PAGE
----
Speaking to SMSF Adviser, Sydney Financial Planning principal William Bracey said the pricing models currently being used by SMSF practices generally do not include all the costs involved in establishing and running an SMSF, only the cost of services provided by the firm itself.
These concerns come as ASIC releases guidance with proposals to impose specific disclosure obligations on advisers who give advice on SMSFs.
The guidance specifies the types of risks and costs that an adviser should consider, discuss and then disclose to clients when advising on setting up, or switching to, an SMSF.
Mr Bracey said this is leaving clients with a false sense of what they will actually need to pay.
Determining the correct pricing has been a challenge for his own firm since the firm initially wanted to be completely transparent around SMSF costs.
“We were going to market saying, ‘Here are all the fees starting from scratch – you have to pay your trustee fee, your set-up fee, your ASIC fee’. And we included all the accounting fees as well because we were trying to show clients what they really had to pay,” says Mr Bracey.
“Then we looked at what everyone else was charging and we were miles ahead – at first, we couldn’t work out why we were so expensive.”
Mr Bracey said the firm later realised it was because the business was including everything – even the accounting set-up – and was being completely transparent.
“We want what’s in the best interests of the client rather than saying, 'well, we’ll give you the financial planning real cost and the accountant will charge you here – so instead of $5,000, it’s actually going to cost $8,000,” he said.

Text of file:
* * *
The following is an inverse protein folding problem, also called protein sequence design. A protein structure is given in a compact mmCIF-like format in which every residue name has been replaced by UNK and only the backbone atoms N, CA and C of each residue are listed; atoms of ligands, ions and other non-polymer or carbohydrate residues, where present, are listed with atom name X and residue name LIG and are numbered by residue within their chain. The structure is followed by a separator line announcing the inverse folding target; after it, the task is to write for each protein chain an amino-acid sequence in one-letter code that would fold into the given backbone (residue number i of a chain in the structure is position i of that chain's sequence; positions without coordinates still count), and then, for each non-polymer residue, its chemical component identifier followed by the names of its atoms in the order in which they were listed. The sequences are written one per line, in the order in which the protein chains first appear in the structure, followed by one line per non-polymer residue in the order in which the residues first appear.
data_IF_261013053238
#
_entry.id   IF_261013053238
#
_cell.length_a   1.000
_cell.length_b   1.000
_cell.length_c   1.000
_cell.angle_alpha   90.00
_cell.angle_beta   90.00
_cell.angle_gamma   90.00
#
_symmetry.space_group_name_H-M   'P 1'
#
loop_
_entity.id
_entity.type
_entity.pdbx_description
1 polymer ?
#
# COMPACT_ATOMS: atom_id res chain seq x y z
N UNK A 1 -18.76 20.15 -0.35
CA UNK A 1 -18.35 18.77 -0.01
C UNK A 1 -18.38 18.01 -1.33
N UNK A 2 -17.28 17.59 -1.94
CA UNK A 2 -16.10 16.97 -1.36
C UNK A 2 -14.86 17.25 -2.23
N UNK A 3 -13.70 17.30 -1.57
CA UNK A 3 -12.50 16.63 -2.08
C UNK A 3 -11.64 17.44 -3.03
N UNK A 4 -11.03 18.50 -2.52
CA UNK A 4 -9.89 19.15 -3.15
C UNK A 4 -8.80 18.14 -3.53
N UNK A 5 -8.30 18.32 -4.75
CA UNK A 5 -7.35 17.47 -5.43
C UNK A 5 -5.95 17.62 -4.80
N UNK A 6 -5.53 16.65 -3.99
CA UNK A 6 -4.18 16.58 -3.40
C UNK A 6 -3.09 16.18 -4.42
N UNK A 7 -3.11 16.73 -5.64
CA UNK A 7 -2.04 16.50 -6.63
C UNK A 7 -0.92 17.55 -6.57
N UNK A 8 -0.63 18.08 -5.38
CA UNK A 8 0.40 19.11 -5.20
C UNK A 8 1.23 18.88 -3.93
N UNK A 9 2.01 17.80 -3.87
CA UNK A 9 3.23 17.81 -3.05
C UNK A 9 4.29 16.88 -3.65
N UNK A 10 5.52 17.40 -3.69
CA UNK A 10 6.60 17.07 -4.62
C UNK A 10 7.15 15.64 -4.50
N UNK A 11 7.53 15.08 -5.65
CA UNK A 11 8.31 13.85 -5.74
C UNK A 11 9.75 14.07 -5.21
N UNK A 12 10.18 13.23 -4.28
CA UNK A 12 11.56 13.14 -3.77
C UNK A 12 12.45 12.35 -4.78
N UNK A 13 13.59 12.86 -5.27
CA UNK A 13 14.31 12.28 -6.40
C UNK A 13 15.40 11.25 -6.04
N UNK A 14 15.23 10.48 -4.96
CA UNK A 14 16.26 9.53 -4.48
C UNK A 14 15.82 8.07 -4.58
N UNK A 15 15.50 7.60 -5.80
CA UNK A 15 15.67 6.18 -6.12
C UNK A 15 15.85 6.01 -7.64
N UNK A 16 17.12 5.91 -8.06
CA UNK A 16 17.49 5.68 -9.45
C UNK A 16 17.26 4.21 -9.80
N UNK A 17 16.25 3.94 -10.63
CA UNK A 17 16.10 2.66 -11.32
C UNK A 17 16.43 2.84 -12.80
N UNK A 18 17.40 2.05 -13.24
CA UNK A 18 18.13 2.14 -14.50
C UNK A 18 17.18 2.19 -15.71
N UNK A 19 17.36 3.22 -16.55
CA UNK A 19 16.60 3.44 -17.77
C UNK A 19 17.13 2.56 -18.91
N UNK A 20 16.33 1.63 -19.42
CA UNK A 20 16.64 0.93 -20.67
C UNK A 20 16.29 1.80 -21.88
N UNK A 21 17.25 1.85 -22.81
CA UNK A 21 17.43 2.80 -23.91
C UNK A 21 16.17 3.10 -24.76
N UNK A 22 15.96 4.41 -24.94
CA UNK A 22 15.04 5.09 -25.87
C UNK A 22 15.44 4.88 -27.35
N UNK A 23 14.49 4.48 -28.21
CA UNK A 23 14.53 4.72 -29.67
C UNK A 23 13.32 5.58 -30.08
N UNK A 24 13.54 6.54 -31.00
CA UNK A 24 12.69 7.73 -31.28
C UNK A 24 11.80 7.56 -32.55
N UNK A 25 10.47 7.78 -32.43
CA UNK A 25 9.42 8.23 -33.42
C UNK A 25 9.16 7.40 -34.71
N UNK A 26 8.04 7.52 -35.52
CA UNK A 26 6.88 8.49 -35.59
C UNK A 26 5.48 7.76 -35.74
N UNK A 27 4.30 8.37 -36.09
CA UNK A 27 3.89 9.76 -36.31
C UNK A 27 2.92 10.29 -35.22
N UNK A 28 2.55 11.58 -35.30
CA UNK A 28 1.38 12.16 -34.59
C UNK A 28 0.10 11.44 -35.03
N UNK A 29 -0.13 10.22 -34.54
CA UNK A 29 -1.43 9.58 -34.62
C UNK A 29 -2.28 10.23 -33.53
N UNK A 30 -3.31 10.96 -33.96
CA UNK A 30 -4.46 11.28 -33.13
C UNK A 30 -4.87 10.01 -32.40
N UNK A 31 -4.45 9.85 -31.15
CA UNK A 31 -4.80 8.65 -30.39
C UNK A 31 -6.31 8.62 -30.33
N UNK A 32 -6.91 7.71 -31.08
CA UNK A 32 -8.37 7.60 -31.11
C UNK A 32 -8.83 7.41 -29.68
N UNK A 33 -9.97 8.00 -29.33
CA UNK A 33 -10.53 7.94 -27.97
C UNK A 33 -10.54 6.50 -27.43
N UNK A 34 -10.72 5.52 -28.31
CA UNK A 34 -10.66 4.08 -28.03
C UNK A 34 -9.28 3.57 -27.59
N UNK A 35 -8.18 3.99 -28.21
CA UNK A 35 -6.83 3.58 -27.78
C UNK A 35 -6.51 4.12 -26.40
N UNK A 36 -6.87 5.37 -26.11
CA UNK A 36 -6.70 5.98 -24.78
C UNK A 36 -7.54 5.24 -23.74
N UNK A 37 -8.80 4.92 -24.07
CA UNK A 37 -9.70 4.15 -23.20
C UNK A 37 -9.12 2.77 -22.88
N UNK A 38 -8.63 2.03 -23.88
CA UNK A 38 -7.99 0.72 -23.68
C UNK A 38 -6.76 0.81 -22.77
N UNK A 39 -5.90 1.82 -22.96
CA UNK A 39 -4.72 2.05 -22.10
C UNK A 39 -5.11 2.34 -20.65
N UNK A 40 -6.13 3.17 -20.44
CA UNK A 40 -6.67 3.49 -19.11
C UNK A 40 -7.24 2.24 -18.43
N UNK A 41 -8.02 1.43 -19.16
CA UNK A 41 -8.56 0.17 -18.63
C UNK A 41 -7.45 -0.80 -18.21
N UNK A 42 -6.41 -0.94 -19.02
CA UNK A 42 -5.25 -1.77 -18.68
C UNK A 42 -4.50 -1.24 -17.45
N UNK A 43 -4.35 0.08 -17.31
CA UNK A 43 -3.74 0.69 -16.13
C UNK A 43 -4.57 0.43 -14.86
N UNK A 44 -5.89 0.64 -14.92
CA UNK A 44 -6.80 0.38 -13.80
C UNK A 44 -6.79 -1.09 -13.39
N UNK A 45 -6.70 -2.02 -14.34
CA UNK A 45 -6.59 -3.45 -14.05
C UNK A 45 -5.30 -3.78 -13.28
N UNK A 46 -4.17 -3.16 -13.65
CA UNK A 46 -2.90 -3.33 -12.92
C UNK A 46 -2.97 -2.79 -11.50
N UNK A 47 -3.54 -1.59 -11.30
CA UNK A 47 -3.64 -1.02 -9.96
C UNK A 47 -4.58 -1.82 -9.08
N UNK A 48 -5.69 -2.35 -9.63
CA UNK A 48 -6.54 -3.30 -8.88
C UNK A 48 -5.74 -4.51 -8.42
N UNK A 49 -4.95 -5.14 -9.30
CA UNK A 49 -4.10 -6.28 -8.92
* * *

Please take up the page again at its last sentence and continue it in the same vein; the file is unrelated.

“But if I came back to the client and told them it was going to cost $8,000, they’d say that’s ridiculous so realistically we’ve had to come back to the market and do what everyone else does because otherwise we’re just not that competitive and no one will talk to us.”
Mr Bracey said this lack of clarity around costs is holding the SMSF industry back.
“People like me are working very hard to turn this industry into a profession, and if we’re going to be a profession we need to act professionally – not telling the client the whole story is not professional,” he said.
Mr Bracey said that just because everyone currently operates in this way does not make it acceptable.
“Just because everyone else speeds 10 kilometres over the speed limit doesn’t make it right; it just means everyone else does,” he said.
“Someone has to show leadership, and we need to bring accountants and financial planners together to get a better outcome. We need to be working together not against each other."